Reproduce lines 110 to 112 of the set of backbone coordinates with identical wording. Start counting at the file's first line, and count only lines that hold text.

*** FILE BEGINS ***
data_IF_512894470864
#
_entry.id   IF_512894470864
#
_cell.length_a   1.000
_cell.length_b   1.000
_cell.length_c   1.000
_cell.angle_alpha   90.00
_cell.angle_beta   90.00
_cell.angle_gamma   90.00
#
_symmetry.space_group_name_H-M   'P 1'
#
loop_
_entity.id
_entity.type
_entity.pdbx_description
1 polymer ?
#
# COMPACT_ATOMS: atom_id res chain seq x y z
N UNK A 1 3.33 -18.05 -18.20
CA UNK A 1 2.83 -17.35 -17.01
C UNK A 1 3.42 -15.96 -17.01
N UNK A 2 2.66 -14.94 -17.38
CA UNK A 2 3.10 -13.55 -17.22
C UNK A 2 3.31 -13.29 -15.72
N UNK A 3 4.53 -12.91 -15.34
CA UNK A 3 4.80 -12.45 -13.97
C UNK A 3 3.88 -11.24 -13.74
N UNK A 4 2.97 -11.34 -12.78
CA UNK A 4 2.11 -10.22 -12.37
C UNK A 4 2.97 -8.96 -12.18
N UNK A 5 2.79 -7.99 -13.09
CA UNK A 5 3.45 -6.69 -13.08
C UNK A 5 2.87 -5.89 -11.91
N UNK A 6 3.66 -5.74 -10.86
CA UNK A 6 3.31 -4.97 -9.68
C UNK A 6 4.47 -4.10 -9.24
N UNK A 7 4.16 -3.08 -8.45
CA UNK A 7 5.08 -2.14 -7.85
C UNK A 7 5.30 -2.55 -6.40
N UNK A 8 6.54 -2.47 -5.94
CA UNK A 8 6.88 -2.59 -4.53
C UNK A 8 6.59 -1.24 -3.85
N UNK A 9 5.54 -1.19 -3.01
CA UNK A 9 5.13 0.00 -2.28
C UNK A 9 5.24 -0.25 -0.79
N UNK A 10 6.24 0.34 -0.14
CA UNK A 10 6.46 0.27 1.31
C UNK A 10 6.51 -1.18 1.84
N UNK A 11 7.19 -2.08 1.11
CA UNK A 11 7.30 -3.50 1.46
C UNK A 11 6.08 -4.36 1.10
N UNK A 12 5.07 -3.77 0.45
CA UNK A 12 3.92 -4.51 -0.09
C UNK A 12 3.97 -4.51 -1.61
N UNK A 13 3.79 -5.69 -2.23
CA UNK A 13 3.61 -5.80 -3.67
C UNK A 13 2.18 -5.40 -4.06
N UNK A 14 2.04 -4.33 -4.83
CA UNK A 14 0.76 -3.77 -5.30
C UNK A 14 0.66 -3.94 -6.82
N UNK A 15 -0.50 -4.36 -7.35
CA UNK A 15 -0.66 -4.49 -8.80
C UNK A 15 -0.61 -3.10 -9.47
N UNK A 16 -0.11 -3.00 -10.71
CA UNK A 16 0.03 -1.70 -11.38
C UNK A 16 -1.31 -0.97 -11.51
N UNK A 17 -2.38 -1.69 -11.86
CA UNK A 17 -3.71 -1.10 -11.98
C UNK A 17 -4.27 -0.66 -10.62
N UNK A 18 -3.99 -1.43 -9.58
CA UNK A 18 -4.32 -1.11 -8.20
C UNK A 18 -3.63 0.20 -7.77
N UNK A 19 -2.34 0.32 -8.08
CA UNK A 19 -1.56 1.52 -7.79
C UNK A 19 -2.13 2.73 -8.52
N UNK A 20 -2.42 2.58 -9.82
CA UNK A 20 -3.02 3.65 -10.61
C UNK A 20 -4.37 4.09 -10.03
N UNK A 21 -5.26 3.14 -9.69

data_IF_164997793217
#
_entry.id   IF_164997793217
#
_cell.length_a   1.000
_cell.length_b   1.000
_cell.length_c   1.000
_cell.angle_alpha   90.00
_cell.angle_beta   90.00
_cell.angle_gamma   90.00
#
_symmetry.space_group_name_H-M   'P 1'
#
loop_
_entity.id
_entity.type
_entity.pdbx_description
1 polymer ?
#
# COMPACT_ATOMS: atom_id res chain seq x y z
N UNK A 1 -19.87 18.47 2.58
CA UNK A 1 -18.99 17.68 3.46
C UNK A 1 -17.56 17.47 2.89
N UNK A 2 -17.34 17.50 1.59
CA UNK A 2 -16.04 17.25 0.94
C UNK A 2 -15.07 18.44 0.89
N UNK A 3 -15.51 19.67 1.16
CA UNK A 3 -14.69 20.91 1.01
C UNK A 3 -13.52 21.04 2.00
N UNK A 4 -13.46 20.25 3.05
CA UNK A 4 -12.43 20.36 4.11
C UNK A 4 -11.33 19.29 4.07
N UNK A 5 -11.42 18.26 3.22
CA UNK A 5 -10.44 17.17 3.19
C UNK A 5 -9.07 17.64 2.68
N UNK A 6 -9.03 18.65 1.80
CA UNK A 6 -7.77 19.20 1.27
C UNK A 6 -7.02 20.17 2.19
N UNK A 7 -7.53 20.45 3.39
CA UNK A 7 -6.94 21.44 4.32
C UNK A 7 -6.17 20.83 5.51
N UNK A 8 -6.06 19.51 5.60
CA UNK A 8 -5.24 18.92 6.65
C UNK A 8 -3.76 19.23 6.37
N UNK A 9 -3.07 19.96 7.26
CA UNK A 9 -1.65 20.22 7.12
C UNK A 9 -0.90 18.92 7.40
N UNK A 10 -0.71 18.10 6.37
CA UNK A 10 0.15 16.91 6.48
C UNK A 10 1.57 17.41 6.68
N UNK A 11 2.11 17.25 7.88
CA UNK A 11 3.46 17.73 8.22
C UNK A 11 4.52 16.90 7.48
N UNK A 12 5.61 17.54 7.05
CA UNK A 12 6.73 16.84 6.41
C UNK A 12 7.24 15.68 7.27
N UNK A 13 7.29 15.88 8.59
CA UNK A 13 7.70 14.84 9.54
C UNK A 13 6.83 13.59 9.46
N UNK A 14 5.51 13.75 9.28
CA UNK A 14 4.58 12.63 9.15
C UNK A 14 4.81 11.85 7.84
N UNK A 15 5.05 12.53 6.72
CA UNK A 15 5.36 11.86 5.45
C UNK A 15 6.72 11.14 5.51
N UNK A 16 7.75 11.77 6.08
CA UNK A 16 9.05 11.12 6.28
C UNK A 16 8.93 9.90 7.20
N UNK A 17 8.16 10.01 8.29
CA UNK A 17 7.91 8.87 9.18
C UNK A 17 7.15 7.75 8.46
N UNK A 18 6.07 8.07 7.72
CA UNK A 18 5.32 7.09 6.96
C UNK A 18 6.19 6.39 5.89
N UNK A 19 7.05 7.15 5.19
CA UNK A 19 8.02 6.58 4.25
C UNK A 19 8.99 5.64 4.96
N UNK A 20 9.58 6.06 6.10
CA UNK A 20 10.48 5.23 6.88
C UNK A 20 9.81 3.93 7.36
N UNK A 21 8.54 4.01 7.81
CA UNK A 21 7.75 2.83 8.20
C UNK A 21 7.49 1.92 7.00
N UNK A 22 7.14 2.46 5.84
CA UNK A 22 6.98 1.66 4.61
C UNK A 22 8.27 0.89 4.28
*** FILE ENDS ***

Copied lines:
C UNK A 3 -13.52 21.04 2.00
N UNK A 4 -13.46 20.25 3.05
CA UNK A 4 -12.43 20.36 4.11